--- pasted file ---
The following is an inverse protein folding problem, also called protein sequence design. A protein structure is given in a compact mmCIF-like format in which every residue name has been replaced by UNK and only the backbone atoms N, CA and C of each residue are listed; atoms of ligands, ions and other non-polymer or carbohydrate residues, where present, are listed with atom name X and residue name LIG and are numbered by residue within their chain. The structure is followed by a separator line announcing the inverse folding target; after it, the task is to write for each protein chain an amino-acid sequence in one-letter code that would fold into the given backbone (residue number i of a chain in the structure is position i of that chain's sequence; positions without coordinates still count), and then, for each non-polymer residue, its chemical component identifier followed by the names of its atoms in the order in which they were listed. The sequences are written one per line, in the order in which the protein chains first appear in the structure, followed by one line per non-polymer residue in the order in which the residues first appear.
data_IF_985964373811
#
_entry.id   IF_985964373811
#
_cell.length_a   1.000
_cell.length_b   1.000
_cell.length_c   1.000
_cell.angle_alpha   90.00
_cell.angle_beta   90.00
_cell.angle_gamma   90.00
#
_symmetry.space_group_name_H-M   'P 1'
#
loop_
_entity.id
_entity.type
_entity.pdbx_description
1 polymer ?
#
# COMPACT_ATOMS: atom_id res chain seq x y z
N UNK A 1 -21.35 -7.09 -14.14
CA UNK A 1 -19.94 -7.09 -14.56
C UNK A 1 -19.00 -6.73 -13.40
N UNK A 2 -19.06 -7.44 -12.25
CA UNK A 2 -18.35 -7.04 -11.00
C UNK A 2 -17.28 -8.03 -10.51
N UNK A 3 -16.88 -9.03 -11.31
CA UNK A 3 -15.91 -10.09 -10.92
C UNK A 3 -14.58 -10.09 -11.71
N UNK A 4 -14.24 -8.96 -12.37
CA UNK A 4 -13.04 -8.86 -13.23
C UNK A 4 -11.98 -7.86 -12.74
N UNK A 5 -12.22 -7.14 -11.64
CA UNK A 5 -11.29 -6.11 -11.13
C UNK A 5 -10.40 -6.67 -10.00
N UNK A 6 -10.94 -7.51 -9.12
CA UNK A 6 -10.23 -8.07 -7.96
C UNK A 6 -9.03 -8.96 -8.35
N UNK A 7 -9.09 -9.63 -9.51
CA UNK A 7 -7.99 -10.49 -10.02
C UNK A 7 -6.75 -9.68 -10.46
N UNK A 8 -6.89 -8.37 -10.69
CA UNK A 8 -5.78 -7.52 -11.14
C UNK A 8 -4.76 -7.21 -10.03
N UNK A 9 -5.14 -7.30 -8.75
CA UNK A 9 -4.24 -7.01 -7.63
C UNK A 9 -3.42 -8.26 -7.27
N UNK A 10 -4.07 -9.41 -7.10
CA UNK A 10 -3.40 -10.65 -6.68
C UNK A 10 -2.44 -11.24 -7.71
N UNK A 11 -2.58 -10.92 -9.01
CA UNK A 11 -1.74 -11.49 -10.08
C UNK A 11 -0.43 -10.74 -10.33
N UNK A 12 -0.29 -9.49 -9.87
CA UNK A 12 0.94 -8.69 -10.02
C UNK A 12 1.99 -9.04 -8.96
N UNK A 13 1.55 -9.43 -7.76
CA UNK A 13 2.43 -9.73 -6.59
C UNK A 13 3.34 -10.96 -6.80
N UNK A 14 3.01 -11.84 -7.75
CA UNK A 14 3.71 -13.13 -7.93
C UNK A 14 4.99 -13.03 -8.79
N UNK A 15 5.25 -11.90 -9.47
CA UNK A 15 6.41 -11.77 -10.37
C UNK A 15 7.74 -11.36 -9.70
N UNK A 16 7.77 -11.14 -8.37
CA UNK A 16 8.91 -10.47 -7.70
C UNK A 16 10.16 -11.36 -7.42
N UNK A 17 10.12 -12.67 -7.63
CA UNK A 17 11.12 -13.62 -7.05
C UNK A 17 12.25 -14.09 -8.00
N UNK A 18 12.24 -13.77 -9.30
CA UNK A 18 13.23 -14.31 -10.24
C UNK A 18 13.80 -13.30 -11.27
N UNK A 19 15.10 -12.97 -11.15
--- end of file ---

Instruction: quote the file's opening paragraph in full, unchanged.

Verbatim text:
The following is an inverse protein folding problem, also called protein sequence design. A protein structure is given in a compact mmCIF-like format in which every residue name has been replaced by UNK and only the backbone atoms N, CA and C of each residue are listed; atoms of ligands, ions and other non-polymer or carbohydrate residues, where present, are listed with atom name X and residue name LIG and are numbered by residue within their chain. The structure is followed by a separator line announcing the inverse folding target; after it, the task is to write for each protein chain an amino-acid sequence in one-letter code that would fold into the given backbone (residue number i of a chain in the structure is position i of that chain's sequence; positions without coordinates still count), and then, for each non-polymer residue, its chemical component identifier followed by the names of its atoms in the order in which they were listed. The sequences are written one per line, in the order in which the protein chains first appear in the structure, followed by one line per non-polymer residue in the order in which the residues first appear.